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Montesquieu and the Despotic Ideas of EuropeAn Interpretation of "The Spirit of the Laws"$
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Vickie B. Sullivan

Print publication date: 2017

Print ISBN-13: 9780226482910

Published to Chicago Scholarship Online: May 2018

DOI: 10.7208/chicago/9780226483078.001.0001

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Montesquieu’s Opposition to Plato’s Belles Idées and Their Diffusion

Montesquieu’s Opposition to Plato’s Belles Idées and Their Diffusion

(p.139) Chapter Five Montesquieu’s Opposition to Plato’s Belles Idées and Their Diffusion
Montesquieu and the Despotic Ideas of Europe

Vickie B. Sullivan

University of Chicago Press

Montesquieu’s comments on the political works of Plato, The Republic and The Laws, in The Spirit of the Laws reveal that the Frenchman considers the Athenian philosopher to have been a legislator who aimed at the actual establishment of an ideal regime. Indeed, Montesquieu claims that Plato sought to perfect the Spartan laws established by Lycurgus. Montesquieu’s criticisms of Sparta’s institutions — its severe education, cruel treatment of slaves, unnatural laws of the family, and harmful prohibitions on commerce — are meant in part to evince the greater inhumanity of Plato’s project. Montesquieu explains that some undesirable aspects of the Spartan constitution were in reality incorporated by the Romans into their law and eventually permeated French law. The danger of Plato’s legislation persists and his works continue to convey to readers the harmful ideas behind his laws. The ideas Plato puts forward are beautiful, Montesquieu admits, but dangerous insofar as they grant absolute power to the city’s magistrates and mandate excessive punishments. Because of his inclination toward singular institutions, Plato appears in The Spirit of the Laws as the spokesman of the Greek political men, in contrast to Montesquieu himself who emerges in the work as a modern political thinker.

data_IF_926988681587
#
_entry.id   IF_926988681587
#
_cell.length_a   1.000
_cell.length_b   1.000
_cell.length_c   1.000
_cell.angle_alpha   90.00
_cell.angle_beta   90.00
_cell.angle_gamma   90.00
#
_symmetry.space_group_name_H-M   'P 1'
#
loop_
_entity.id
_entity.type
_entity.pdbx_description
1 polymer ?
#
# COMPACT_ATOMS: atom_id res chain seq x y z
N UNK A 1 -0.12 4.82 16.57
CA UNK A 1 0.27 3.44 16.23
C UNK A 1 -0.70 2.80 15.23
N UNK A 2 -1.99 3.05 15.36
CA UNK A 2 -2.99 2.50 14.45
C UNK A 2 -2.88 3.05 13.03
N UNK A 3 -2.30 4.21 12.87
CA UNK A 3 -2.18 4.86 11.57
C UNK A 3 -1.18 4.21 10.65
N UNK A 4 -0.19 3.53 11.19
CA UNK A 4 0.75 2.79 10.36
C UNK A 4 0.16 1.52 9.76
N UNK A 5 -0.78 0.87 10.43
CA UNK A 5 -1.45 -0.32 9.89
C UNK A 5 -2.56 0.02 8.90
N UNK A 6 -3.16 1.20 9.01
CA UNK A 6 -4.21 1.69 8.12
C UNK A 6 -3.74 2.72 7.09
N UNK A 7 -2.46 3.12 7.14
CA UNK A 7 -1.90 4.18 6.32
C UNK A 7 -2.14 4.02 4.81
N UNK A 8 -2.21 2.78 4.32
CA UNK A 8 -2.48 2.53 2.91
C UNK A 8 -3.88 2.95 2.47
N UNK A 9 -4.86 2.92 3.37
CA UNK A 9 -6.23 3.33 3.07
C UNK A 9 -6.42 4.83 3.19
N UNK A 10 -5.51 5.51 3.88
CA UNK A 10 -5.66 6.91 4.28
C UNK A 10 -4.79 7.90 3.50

Keywords:   Montesquieu, despotism, Plato, Lycurgus, Sparta, republics, virtue, slavery, Plato's Republic, Plato's The Laws

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